Introduction: The purpose of this study was to validate the effectiveness of behavior modification in treating colicky infants. Colic was defined as a self-limiting condition in infants less than 4 months of age with a complex of physical behaviors and inconsolable crying (> 2 hours a day for 3 days). It was hypothesized that when parents are given specific instructions about how to respond quickly and appropriately to their infant's cues (modification of the parent/infant interaction), the amount of crying by the infant decreases.
Method: A quasi-experimental design with an untreated control group and a pretest and posttest was used for the study. Twenty-three infants were randomly assigned to intervention, nonintervention, and control groups. Crying diaries kept by the parents were used to obtain quantitative measurements of crying before and after intervention. The Nursing Child Assessment Feeding Scale (NCAFS) was used to measure parent/infant interaction.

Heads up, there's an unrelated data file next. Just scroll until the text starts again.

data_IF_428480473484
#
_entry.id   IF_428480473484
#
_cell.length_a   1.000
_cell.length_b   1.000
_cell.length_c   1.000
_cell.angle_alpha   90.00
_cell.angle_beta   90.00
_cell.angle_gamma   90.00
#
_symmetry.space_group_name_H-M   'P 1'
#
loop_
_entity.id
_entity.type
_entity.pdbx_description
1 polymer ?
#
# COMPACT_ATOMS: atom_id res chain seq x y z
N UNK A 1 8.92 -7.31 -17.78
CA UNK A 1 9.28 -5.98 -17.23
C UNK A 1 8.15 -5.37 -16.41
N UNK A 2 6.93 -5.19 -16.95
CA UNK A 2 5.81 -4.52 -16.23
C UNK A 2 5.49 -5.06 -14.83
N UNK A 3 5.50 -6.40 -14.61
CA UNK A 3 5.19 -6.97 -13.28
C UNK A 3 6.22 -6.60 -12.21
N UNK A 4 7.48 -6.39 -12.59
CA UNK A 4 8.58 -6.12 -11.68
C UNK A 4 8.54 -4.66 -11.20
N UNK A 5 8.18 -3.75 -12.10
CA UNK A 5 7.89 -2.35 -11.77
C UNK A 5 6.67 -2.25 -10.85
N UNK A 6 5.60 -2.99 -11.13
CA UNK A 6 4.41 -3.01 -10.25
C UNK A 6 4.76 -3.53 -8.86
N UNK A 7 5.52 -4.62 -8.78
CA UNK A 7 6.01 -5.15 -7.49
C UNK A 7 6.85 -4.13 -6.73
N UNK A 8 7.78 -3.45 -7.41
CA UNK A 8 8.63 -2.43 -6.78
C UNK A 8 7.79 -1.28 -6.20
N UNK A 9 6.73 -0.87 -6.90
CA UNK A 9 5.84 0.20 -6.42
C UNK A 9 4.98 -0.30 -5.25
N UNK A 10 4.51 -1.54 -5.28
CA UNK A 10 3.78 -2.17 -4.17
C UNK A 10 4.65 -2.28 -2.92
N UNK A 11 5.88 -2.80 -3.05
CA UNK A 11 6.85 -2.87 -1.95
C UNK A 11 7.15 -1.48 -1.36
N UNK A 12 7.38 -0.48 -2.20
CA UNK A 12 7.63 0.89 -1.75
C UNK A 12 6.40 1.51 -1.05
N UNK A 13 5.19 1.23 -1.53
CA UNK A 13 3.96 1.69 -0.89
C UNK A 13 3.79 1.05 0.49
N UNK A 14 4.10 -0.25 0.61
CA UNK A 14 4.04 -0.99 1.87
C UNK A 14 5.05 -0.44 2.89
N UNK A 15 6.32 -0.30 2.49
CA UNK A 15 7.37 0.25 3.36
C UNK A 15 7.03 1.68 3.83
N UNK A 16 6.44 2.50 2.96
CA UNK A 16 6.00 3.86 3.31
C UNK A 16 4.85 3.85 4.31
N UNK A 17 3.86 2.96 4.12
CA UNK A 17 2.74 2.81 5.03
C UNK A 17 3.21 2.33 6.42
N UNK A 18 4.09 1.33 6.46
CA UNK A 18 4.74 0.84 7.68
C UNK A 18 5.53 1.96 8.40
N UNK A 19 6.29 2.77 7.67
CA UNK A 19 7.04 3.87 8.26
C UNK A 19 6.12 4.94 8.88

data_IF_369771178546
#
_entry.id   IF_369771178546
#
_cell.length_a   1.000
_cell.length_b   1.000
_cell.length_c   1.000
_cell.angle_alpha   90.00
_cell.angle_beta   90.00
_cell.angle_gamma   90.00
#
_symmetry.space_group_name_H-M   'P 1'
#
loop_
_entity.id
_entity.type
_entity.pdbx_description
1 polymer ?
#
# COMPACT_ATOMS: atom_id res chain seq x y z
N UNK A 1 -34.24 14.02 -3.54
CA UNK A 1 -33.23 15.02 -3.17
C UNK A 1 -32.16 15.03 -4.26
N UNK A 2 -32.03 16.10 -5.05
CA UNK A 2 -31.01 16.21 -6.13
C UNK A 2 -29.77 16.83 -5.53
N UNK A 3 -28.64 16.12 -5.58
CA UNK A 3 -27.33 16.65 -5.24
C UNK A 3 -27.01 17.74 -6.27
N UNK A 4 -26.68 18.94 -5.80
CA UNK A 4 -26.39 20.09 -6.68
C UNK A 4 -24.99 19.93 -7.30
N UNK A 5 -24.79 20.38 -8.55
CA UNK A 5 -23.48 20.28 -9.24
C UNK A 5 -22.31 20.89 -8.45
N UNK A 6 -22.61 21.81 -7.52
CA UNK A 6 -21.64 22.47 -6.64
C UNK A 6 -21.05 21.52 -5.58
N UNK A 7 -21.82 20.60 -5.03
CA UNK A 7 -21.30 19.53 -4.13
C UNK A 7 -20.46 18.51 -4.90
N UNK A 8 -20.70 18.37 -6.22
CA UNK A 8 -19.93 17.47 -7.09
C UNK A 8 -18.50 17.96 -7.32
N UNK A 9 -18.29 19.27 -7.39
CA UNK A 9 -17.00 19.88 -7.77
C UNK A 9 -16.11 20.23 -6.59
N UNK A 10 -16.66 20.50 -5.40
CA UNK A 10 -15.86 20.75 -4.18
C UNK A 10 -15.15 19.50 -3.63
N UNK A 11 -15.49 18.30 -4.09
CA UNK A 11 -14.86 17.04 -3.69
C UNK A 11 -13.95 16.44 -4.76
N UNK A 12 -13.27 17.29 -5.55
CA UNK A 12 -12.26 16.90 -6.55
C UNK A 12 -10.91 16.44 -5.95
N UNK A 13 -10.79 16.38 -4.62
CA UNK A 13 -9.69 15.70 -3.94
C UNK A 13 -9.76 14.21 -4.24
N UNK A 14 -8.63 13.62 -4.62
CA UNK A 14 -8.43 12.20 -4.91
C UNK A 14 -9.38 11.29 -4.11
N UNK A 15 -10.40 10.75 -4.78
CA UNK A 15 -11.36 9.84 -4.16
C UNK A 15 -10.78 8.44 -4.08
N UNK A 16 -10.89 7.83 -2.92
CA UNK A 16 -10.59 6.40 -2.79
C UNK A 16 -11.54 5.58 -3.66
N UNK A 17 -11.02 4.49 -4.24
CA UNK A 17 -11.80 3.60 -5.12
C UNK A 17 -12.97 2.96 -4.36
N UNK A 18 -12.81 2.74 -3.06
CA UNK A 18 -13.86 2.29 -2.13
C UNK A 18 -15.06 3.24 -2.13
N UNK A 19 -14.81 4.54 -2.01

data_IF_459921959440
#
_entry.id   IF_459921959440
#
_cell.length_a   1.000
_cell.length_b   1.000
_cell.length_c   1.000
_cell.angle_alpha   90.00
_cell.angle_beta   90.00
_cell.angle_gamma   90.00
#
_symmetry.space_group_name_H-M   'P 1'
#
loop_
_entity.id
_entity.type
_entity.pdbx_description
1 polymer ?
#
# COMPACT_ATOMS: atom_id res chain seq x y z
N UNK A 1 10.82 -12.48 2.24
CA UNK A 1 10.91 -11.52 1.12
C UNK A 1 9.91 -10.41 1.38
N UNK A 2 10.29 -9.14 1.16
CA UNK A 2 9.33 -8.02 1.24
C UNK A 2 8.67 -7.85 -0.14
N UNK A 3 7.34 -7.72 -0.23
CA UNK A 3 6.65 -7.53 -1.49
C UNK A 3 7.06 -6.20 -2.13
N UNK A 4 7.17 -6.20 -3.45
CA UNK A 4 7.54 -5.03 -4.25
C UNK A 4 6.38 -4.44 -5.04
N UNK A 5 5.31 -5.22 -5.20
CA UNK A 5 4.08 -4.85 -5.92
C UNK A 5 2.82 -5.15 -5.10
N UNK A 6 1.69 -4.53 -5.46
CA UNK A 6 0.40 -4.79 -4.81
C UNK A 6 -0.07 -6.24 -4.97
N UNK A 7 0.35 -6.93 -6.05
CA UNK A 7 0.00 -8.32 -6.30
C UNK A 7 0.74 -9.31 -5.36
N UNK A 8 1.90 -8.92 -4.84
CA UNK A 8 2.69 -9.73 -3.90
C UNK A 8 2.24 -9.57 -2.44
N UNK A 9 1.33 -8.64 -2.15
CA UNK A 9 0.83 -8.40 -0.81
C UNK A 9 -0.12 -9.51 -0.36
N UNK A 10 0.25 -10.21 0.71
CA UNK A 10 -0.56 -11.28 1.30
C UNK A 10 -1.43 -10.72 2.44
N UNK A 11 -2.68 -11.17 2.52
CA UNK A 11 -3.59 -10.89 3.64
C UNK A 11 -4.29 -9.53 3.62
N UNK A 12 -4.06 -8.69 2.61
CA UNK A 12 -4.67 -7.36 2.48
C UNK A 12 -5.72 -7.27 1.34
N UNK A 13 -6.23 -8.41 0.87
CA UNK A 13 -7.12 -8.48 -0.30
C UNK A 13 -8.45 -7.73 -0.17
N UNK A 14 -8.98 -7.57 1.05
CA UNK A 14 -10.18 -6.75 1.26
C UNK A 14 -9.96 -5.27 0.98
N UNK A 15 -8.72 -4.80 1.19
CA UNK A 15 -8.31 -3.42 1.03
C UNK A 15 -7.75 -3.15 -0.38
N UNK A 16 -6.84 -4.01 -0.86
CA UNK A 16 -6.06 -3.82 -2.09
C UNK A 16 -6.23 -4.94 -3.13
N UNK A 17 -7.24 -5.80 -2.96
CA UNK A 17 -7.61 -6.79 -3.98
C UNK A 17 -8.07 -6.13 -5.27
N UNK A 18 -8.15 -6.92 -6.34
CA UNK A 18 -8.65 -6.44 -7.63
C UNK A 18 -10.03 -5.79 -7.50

Results: Crying was significantly reduced from 3.79 hours per day to 1.12 hours per day (F = 46.00, df = 2, P < .05) among infants whose parents received interventions of individualized counseling and education. Caregivers of colicky infants in the intervention group scored lower on the NCAFS (F = 5.59, df = 2, P < .05).
Conclusions: Findings support previous research suggesting that crying can be reduced by modifying parental responses to the infant.